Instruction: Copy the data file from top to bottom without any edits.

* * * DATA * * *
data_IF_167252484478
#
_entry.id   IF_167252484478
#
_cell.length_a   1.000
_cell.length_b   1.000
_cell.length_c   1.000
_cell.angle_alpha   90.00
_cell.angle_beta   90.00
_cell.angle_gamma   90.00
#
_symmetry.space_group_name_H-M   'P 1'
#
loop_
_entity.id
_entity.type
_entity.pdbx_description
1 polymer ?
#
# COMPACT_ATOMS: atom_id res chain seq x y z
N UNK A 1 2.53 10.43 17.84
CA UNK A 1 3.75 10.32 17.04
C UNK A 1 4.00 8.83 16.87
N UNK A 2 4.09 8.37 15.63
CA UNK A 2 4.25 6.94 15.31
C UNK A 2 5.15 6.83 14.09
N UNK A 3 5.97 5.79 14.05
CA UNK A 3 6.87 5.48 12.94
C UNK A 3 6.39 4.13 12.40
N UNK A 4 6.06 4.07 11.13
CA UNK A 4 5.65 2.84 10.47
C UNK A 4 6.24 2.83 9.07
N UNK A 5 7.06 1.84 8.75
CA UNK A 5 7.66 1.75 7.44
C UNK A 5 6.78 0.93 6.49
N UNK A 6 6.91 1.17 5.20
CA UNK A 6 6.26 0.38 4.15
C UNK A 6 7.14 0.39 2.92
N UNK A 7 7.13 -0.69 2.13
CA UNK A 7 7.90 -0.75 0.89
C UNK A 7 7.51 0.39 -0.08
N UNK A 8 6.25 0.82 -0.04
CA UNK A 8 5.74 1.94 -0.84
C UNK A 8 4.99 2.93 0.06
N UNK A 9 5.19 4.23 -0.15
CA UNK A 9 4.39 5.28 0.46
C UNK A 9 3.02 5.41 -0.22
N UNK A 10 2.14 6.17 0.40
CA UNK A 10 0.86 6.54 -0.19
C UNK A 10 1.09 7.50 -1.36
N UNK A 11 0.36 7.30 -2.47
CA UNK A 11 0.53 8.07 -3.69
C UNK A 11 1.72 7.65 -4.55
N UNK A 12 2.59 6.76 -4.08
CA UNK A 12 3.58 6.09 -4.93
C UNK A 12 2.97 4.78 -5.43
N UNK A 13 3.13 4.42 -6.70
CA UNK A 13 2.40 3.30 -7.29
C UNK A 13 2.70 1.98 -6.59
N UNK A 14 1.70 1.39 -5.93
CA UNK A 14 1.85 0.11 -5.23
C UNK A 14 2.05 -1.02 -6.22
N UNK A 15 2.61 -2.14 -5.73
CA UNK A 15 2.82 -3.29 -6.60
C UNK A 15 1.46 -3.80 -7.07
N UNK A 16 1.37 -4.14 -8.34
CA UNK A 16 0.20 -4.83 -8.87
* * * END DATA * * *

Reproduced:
data_IF_167252484478
#
_entry.id   IF_167252484478
#
_cell.length_a   1.000
_cell.length_b   1.000
_cell.length_c   1.000
_cell.angle_alpha   90.00
_cell.angle_beta   90.00
_cell.angle_gamma   90.00
#
_symmetry.space_group_name_H-M   'P 1'
#
loop_
_entity.id
_entity.type
_entity.pdbx_description
1 polymer ?
#
# COMPACT_ATOMS: atom_id res chain seq x y z
N UNK A 1 2.53 10.43 17.84
CA UNK A 1 3.75 10.32 17.04
C UNK A 1 4.00 8.83 16.87
N UNK A 2 4.09 8.37 15.63
CA UNK A 2 4.25 6.94 15.31
C UNK A 2 5.15 6.83 14.09
N UNK A 3 5.97 5.79 14.05
CA UNK A 3 6.87 5.48 12.94
C UNK A 3 6.39 4.13 12.40
N UNK A 4 6.06 4.07 11.13
CA UNK A 4 5.65 2.84 10.47
C UNK A 4 6.24 2.83 9.07
N UNK A 5 7.06 1.84 8.75
CA UNK A 5 7.66 1.75 7.44
C UNK A 5 6.78 0.93 6.49
N UNK A 6 6.91 1.17 5.20
CA UNK A 6 6.26 0.38 4.15
C UNK A 6 7.14 0.39 2.92
N UNK A 7 7.13 -0.69 2.13
CA UNK A 7 7.90 -0.75 0.89
C UNK A 7 7.51 0.39 -0.08
N UNK A 8 6.25 0.82 -0.04
CA UNK A 8 5.74 1.94 -0.84
C UNK A 8 4.99 2.93 0.06
N UNK A 9 5.19 4.23 -0.15
CA UNK A 9 4.39 5.28 0.46
C UNK A 9 3.02 5.41 -0.22
N UNK A 10 2.14 6.17 0.40
CA UNK A 10 0.86 6.54 -0.19
C UNK A 10 1.09 7.50 -1.36
N UNK A 11 0.36 7.30 -2.47
CA UNK A 11 0.53 8.07 -3.69
C UNK A 11 1.72 7.65 -4.55
N UNK A 12 2.59 6.76 -4.08
CA UNK A 12 3.58 6.09 -4.93
C UNK A 12 2.97 4.78 -5.43
N UNK A 13 3.13 4.42 -6.70
CA UNK A 13 2.40 3.30 -7.29
C UNK A 13 2.70 1.98 -6.59
N UNK A 14 1.70 1.39 -5.93
CA UNK A 14 1.85 0.11 -5.23
C UNK A 14 2.05 -1.02 -6.22
N UNK A 15 2.61 -2.14 -5.73
CA UNK A 15 2.82 -3.29 -6.60
C UNK A 15 1.46 -3.80 -7.07
N UNK A 16 1.37 -4.14 -8.34
CA UNK A 16 0.20 -4.83 -8.87